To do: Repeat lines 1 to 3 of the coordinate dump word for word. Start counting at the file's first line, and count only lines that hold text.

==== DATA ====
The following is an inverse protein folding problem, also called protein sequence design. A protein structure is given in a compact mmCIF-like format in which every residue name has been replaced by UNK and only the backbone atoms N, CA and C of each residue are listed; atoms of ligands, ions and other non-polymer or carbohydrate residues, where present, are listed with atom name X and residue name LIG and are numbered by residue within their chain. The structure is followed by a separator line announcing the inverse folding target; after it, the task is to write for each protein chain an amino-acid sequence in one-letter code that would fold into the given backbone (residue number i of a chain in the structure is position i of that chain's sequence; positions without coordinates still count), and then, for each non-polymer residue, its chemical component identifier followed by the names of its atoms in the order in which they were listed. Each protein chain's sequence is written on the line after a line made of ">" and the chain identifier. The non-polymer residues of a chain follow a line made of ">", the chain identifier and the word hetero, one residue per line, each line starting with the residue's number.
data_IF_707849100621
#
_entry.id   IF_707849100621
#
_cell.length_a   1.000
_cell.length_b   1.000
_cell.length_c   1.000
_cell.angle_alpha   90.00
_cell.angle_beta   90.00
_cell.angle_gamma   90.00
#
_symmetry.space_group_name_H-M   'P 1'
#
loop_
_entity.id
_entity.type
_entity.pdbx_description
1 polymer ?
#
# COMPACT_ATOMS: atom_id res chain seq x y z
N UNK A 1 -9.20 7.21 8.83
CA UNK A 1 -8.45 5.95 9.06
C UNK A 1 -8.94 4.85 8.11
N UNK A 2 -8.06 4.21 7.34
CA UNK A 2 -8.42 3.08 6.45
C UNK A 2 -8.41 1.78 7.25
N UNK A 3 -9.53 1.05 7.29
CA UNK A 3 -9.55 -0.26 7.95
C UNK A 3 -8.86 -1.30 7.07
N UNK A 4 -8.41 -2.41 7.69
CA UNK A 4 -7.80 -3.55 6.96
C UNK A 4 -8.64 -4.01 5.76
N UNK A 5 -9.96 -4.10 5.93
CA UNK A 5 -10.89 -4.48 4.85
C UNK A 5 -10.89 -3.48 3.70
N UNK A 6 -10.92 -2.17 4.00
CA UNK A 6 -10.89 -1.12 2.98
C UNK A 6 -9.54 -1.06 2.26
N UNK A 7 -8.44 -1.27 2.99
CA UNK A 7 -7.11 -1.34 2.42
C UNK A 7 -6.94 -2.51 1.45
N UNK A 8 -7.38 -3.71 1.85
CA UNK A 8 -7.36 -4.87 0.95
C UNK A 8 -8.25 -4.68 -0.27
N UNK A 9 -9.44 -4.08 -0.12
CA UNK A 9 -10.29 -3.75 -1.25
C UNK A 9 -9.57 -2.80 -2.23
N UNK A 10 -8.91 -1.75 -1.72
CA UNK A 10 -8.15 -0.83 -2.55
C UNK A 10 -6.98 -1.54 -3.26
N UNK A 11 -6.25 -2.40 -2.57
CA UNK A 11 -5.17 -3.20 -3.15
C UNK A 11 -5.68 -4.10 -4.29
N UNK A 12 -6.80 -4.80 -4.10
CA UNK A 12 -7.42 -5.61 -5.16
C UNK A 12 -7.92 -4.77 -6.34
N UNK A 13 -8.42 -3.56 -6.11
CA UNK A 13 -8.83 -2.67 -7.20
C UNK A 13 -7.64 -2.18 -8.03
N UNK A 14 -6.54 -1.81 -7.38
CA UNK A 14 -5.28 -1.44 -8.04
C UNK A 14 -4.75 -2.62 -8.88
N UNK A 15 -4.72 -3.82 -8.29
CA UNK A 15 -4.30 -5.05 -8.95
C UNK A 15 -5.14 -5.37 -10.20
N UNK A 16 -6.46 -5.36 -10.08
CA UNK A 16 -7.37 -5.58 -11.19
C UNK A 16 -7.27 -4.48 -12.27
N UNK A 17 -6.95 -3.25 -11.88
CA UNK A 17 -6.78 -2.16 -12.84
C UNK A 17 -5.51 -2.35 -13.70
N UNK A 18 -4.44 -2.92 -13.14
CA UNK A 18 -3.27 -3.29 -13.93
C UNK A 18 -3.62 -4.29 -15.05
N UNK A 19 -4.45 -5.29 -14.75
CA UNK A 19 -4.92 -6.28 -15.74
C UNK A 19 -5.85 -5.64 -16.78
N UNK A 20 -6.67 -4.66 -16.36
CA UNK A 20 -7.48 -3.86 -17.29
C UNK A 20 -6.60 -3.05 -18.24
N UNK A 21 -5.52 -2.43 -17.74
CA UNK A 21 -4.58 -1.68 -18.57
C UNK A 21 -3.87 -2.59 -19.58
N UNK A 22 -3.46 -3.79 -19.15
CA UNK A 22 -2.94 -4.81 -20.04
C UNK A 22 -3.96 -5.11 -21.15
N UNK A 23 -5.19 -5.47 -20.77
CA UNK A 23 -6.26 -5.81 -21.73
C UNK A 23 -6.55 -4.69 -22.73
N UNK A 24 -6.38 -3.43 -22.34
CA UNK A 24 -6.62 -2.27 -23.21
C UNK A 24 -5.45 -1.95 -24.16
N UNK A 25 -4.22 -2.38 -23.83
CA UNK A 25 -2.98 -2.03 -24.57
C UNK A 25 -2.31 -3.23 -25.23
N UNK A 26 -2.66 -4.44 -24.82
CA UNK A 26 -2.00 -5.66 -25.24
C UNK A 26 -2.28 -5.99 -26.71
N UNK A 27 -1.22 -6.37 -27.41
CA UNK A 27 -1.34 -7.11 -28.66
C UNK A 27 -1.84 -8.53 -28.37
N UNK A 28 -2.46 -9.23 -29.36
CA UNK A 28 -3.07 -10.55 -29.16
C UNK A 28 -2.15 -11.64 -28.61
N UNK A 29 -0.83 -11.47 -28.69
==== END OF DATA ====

The following is an inverse protein folding problem, also called protein sequence design. A protein structure is given in a compact mmCIF-like format in which every residue name has been replaced by UNK and only the backbone atoms N, CA and C of each residue are listed; atoms of ligands, ions and other non-polymer or carbohydrate residues, where present, are listed with atom name X and residue name LIG and are numbered by residue within their chain. The structure is followed by a separator line announcing the inverse folding target; after it, the task is to write for each protein chain an amino-acid sequence in one-letter code that would fold into the given backbone (residue number i of a chain in the structure is position i of that chain's sequence; positions without coordinates still count), and then, for each non-polymer residue, its chemical component identifier followed by the names of its atoms in the order in which they were listed. Each protein chain's sequence is written on the line after a line made of ">" and the chain identifier. The non-polymer residues of a chain follow a line made of ">", the chain identifier and the word hetero, one residue per line, each line starting with the residue's number.
data_IF_707849100621
#